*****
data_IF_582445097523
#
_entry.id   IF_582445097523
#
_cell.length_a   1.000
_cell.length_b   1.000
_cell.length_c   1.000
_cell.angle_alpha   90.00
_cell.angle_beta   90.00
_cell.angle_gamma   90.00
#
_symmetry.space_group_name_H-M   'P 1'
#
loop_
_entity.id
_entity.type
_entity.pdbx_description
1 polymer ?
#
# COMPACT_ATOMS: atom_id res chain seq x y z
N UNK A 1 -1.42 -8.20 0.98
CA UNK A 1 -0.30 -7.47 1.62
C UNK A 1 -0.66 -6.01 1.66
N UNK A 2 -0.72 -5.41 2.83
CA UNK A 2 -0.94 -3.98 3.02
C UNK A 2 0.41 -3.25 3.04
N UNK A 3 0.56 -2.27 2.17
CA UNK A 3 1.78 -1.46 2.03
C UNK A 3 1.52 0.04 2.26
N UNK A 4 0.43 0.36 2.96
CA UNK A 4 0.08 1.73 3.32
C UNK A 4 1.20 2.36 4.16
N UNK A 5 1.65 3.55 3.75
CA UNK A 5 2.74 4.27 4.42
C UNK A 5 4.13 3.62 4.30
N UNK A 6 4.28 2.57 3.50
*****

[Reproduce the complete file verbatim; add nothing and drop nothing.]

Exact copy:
data_IF_582445097523
#
_entry.id   IF_582445097523
#
_cell.length_a   1.000
_cell.length_b   1.000
_cell.length_c   1.000
_cell.angle_alpha   90.00
_cell.angle_beta   90.00
_cell.angle_gamma   90.00
#
_symmetry.space_group_name_H-M   'P 1'
#
loop_
_entity.id
_entity.type
_entity.pdbx_description
1 polymer ?
#
# COMPACT_ATOMS: atom_id res chain seq x y z
N UNK A 1 -1.42 -8.20 0.98
CA UNK A 1 -0.30 -7.47 1.62
C UNK A 1 -0.66 -6.01 1.66
N UNK A 2 -0.72 -5.41 2.83
CA UNK A 2 -0.94 -3.98 3.02
C UNK A 2 0.41 -3.25 3.04
N UNK A 3 0.56 -2.27 2.17
CA UNK A 3 1.78 -1.46 2.03
C UNK A 3 1.52 0.04 2.26
N UNK A 4 0.43 0.36 2.96
CA UNK A 4 0.08 1.73 3.32
C UNK A 4 1.20 2.36 4.16
N UNK A 5 1.65 3.55 3.75
CA UNK A 5 2.74 4.27 4.42
C UNK A 5 4.13 3.62 4.30
N UNK A 6 4.28 2.57 3.50